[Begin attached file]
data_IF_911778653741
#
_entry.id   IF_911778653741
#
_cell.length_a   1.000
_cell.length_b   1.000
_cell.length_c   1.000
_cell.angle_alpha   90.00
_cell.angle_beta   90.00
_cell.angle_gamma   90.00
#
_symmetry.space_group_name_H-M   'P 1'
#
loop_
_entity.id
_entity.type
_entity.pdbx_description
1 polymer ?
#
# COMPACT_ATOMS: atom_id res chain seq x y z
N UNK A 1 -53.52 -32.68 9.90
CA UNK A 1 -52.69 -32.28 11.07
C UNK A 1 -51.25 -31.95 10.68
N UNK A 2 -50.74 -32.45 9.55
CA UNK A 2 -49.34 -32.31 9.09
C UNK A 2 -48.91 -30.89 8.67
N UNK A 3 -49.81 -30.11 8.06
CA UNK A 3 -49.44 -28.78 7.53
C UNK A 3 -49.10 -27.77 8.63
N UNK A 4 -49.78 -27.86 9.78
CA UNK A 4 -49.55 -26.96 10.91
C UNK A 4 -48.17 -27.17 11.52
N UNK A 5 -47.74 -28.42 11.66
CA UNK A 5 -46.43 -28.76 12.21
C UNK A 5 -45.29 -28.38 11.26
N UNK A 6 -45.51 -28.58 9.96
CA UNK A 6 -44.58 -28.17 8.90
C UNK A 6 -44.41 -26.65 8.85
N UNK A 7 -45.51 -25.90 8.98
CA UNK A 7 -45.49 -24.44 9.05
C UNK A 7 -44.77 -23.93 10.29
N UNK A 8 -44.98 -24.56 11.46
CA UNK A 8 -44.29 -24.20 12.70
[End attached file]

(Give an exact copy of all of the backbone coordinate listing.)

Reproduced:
data_IF_911778653741
#
_entry.id   IF_911778653741
#
_cell.length_a   1.000
_cell.length_b   1.000
_cell.length_c   1.000
_cell.angle_alpha   90.00
_cell.angle_beta   90.00
_cell.angle_gamma   90.00
#
_symmetry.space_group_name_H-M   'P 1'
#
loop_
_entity.id
_entity.type
_entity.pdbx_description
1 polymer ?
#
# COMPACT_ATOMS: atom_id res chain seq x y z
N UNK A 1 -53.52 -32.68 9.90
CA UNK A 1 -52.69 -32.28 11.07
C UNK A 1 -51.25 -31.95 10.68
N UNK A 2 -50.74 -32.45 9.55
CA UNK A 2 -49.34 -32.31 9.09
C UNK A 2 -48.91 -30.89 8.67
N UNK A 3 -49.81 -30.11 8.06
CA UNK A 3 -49.44 -28.78 7.53
C UNK A 3 -49.10 -27.77 8.63
N UNK A 4 -49.78 -27.86 9.78
CA UNK A 4 -49.55 -26.96 10.91
C UNK A 4 -48.17 -27.17 11.52
N UNK A 5 -47.74 -28.42 11.66
CA UNK A 5 -46.43 -28.76 12.21
C UNK A 5 -45.29 -28.38 11.26
N UNK A 6 -45.51 -28.58 9.96
CA UNK A 6 -44.58 -28.17 8.90
C UNK A 6 -44.41 -26.65 8.85
N UNK A 7 -45.51 -25.90 8.98
CA UNK A 7 -45.49 -24.44 9.05
C UNK A 7 -44.77 -23.93 10.29
N UNK A 8 -44.98 -24.56 11.46
CA UNK A 8 -44.29 -24.20 12.70